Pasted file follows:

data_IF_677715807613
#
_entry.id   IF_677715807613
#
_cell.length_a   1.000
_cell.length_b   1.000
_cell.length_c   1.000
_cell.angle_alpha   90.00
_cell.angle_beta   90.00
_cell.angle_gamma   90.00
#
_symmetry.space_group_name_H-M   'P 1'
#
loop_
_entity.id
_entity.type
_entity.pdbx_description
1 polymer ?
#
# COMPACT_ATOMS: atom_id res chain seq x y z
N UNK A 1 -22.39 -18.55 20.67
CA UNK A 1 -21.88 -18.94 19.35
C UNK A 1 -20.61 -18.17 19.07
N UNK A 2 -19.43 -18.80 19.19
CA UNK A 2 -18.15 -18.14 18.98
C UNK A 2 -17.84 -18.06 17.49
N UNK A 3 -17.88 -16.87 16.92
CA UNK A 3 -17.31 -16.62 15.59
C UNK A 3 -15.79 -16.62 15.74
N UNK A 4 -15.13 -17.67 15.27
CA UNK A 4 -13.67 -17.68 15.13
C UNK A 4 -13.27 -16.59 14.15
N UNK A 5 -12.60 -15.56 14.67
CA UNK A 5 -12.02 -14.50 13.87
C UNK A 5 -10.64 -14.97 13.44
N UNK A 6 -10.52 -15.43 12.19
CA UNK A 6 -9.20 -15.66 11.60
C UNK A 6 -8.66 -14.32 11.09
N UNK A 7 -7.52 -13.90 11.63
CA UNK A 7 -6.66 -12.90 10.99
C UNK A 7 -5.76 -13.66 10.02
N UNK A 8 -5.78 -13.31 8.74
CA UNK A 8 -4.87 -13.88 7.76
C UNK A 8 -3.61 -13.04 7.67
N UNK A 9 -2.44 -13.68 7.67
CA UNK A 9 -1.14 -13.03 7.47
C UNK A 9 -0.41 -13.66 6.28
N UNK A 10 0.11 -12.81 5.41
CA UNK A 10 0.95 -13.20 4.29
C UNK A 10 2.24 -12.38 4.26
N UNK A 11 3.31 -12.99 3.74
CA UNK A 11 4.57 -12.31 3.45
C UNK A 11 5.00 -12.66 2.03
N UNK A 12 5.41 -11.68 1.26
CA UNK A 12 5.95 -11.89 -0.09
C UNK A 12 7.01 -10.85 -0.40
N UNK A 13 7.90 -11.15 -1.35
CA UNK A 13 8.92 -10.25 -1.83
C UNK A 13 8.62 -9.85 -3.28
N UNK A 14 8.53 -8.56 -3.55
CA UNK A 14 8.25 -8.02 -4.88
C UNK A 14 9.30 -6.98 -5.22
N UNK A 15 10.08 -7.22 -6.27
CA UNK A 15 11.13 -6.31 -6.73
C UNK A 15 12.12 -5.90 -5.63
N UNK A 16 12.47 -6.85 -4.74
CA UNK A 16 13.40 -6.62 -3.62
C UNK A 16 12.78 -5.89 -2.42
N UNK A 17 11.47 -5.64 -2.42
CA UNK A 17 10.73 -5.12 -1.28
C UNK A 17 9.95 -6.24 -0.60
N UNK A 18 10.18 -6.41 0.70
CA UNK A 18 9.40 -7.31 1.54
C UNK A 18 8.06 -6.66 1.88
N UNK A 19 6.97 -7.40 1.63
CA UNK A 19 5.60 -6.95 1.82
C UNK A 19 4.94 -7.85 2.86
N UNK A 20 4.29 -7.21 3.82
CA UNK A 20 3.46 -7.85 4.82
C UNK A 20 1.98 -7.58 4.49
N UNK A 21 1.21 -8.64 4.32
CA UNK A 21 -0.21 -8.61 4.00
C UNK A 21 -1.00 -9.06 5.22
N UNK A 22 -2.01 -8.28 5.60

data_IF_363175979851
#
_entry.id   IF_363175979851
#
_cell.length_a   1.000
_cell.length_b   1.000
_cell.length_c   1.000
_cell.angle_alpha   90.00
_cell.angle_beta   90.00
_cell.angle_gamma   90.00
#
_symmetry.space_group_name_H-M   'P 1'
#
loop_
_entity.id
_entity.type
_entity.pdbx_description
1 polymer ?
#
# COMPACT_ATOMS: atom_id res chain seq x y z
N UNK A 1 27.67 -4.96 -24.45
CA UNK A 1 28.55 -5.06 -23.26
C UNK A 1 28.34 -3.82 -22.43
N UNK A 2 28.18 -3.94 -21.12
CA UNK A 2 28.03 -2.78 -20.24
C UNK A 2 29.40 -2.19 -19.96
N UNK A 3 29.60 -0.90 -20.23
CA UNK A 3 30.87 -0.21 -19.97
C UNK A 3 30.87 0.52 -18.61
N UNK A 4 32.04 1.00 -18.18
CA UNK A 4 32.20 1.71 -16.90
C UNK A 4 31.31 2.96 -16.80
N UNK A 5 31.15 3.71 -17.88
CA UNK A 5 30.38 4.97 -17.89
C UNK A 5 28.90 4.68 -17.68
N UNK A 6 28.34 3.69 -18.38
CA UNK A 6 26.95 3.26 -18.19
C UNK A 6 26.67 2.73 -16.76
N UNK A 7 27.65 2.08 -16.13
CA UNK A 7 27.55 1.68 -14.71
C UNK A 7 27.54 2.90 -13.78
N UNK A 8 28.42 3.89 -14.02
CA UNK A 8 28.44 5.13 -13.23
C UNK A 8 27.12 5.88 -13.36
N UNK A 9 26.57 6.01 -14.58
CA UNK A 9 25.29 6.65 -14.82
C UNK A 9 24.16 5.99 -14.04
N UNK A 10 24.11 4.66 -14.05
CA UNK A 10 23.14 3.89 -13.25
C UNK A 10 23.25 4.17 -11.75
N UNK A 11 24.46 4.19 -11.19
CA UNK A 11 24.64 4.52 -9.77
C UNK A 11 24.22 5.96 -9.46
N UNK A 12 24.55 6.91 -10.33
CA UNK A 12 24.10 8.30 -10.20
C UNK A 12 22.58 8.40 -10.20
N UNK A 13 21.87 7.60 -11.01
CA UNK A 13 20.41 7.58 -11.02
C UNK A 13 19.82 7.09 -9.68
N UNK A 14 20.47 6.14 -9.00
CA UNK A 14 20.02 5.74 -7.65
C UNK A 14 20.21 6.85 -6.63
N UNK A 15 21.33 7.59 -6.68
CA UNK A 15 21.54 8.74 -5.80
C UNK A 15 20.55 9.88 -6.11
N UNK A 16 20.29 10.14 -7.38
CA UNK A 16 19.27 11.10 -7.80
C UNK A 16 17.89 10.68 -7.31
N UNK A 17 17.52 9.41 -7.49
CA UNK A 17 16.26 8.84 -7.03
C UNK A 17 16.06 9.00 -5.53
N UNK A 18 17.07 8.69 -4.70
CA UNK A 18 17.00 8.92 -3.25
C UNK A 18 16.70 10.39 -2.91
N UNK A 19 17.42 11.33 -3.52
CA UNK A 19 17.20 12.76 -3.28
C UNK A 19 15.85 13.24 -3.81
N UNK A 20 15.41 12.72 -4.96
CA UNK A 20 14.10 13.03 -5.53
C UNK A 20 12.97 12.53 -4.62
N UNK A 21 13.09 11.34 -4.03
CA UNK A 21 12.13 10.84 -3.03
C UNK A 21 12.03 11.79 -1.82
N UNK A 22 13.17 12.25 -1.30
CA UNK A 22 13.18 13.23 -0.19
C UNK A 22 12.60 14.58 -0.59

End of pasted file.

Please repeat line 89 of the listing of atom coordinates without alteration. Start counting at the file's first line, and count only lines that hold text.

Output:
_cell.length_a   1.000